Q26 Chair: So can I ask again the question I asked at the beginning? If it all happens, great, but just looking at the history, we are a bit sceptical. If it doesn’t happen, then what is plan B?
Simon Virley: If I could pick up on your question, Chair, about what happens if we face a situation where we are worried about the lights going out, we have announced that we will introduce a capacity mechanism. Essentially, that is an intervention to ensure the right capacity does come forward at the right time. So there is a lever there for Government and National Grid, as the system operator, to pull if we are seriously worried about threats of power failures during the second half of this decade.
Q27 Chair: Explain that to me, because I am not the great expert. That means that there would be an incentive to make the market-in other words, some taxpayers’ money or through the levy.
Simon Virley: It would go on to energy bills-
Q28 Chair: It would go on to energy bills.
Simon Virley: But we have published an impact assessment which says that we think that the impact is negligible in terms of the impact on consumers.
Q29 Chair: As I understand it-again, correct me if I am wrong, because I am a bit of a novice on this subject-in the Bill that is currently wending its way through Parliament, the Treasury is capping your ability to put a levy on, which is presumably the way that you would fund things such as this system. The Treasury is capping it.
Moira Wallace: That already happens. This was decided in the last spending review, since quite a lot of money is going through levies, and it is a burden on bill payers. The Treasury and we agreed a framework-an indicative one-with a bit of headroom in it.
Q30 Chair: Of £15 billion by 2015.
Moira Wallace: Yes. That will have to be extended in each spending review to go further forward, and we have discussed that with the Treasury. It is not something that is going to be in legislation, but because it is a big cost on the economy, it goes on to people’s bills-
Q31 Chair: It’s a tax.
Moira Wallace: It’s a levy-
Chair: It’s a tax.
Moira Wallace: -and it goes on people’s bills; it is not raised from general taxation. It goes on people’s bills-
Chair: It’s a tax.
Moira Wallace: -and that is why they are trying to control it. That is not something in legislation, but it is part of Government budgeting.
Q32 Chair: If, in controlling it in the context of this Report saying you need a £110 billion investment, this is capped at £15 billion in 2015 in legislation, and your nuclear guys or whatever-
Moira Wallace: It is not in legislation. The levy control framework is a matter of Government budgeting, but it is not part of the Energy Bill. It is not in legislation in that way.
Q33 Chair: You mean you negotiate with the Treasury what the cap is. There will be a cap-
Moira Wallace: Yes, there will.
Q34 Chair: But the actual level will be negotiated with the Treasury.
Moira Wallace: Yes.
Q35 Chair: Right. So what is the point of having a cap then?
Moira Wallace: Well, it is like any other budget.
Q36 Chair: You negotiate with the Treasury, anyway, every year.
Moira Wallace: Yes, but we do not put departmental budgets in legislation, so that we have to take more primary legislation to change them; it is just a normal spending limit.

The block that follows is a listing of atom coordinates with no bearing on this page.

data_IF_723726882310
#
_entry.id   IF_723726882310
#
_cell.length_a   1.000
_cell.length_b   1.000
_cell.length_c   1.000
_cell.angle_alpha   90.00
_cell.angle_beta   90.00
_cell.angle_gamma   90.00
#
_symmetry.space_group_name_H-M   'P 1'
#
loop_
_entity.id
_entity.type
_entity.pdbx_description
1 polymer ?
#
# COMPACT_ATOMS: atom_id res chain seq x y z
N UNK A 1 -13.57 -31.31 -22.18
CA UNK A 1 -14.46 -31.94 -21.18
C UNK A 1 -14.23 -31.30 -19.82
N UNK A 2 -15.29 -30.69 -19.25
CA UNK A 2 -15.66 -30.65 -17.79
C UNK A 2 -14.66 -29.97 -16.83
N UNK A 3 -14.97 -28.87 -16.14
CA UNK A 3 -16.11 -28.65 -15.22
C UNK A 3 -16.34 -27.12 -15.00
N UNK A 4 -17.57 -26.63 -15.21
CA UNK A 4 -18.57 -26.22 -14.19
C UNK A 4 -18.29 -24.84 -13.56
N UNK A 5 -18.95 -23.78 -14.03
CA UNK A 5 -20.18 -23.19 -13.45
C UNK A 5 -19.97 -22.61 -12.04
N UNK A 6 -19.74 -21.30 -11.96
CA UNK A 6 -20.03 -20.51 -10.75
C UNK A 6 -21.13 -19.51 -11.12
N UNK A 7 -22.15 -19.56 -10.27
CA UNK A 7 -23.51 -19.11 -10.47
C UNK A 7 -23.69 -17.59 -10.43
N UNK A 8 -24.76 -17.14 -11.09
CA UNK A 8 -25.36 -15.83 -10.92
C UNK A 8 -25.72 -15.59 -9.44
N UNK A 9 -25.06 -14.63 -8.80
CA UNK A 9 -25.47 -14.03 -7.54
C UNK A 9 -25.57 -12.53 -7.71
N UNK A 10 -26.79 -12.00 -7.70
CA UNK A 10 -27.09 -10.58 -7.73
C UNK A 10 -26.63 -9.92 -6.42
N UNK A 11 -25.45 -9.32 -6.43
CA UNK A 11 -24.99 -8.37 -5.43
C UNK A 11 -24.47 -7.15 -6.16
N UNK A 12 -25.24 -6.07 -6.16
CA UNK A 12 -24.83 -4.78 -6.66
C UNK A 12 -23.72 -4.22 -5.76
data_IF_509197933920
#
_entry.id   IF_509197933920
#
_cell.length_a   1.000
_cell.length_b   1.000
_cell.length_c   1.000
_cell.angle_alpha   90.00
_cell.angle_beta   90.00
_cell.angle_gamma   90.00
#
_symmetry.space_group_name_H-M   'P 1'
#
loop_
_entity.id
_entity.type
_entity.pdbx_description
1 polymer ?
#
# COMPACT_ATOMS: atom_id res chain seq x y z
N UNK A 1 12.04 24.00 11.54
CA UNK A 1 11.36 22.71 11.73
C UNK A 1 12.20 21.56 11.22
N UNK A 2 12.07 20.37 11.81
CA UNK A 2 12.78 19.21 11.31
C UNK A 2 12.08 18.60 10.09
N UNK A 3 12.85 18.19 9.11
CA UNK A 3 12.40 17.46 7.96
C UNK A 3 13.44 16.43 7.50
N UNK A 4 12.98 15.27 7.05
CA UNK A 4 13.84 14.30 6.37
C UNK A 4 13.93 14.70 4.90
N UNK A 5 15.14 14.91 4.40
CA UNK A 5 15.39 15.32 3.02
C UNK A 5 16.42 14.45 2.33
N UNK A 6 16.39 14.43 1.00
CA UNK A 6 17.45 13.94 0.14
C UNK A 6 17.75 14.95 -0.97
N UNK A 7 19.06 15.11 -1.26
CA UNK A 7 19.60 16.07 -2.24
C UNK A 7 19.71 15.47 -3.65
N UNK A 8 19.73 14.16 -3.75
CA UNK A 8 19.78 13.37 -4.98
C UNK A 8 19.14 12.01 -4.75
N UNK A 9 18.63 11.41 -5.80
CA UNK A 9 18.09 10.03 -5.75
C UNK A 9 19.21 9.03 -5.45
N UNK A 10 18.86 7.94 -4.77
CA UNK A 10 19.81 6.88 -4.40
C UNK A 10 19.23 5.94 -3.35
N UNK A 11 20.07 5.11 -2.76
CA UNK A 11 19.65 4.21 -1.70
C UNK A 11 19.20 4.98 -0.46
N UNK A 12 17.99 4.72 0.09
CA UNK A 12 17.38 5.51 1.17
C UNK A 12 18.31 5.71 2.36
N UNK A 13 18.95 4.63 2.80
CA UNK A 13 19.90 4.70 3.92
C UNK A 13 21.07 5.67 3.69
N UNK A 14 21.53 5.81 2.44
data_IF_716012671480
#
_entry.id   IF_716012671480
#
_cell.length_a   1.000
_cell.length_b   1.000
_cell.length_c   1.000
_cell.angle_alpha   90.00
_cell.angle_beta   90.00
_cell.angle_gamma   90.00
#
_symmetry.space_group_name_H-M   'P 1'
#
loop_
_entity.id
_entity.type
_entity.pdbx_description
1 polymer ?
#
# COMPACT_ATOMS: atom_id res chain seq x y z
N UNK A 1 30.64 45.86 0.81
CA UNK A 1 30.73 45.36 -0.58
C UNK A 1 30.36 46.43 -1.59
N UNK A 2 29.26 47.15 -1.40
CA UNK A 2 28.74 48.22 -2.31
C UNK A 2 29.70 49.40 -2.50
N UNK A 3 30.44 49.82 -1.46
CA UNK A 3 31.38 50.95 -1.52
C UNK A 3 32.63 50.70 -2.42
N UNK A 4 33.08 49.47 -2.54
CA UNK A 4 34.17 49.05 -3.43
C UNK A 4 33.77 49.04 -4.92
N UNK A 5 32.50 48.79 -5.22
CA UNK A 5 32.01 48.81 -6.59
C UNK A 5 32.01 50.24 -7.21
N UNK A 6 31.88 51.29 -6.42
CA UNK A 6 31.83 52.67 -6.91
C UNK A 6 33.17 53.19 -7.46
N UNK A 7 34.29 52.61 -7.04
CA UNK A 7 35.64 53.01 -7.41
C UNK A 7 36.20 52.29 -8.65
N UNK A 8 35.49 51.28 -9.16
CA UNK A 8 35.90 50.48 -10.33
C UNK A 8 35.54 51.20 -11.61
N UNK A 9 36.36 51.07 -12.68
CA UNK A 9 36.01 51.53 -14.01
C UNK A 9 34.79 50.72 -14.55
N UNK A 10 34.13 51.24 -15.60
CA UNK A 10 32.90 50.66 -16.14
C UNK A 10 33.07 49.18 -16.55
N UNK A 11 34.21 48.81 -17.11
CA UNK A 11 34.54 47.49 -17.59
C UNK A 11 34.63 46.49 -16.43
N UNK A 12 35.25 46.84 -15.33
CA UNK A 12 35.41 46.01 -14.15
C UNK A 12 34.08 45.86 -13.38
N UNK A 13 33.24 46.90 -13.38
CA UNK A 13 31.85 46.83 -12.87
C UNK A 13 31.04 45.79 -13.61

Q37 Chair: But it isn’t one, because it is a negotiable one.
Moira Wallace: Well, you negotiate it.
Q38 Chair: It says, "Thou shalt have a cap", but then you are telling me you will negotiate every spending review with the Treasury.
Moira Wallace: But you do that with any Government budget. You do that with every departmental budget.
Q39 Chair: What?
Moira Wallace: In every spending review, you say what the budget is of DECC-
Q40 Chair: No, no, this is different. You are putting into legislation-
Jill Goldsmith: It’s not in legislation
Moira Wallace: It’s not in legislation.
Q41 Chair: Well, the cap is in legislation.
Moira Wallace: No, it isn’t.
Q42 Chair: So what is in legislation?
Moira Wallace: The mechanisms by which these levies will work are in legislation.
Ed Humpherson: What you may be referring to is that the Climate Change Act commits the UK to certain reductions in carbon emissions.
Chair: No, I understand that.
Ed Humpherson: That is what is embedded in legislation.
Moira Wallace: What is in the Energy Bill is the broad principles of new instruments, which are the way that we propose to run the new electricity market. Some of them are completely new and some of them replace things like the renewables obligation, which is familiar.
Q43 Chair: Yes, I understand that. What you are really saying to us is that if the companies do not emerge to invest the £110 billion that we need in infrastructure investment and networks-if they do not do that-you would be able to use a mechanism which would, in effect, through a levy on bills, bring a public subsidy in to support companies and to make it a more commercially viable proposition for them.
Simon Virley: In effect, yes.
Q44 Chair: In your modelling, have you done anything to show the extent of that potential levy commitment? In other words, out of the £110 billion network and infrastructure investment, how much in that modelling-you have done a lot of modelling, and I accept that the modelling is really difficult-do you think comes out of levy?
Simon Virley: We have published figures for the levy budgets up to 2014-15. We do not yet have published figures beyond that, but we are in discussions with the Treasury about how the levy control framework will need to evolve post-2015.
Q45 Chair: Let me test that out. Until 2014-15, it is how much?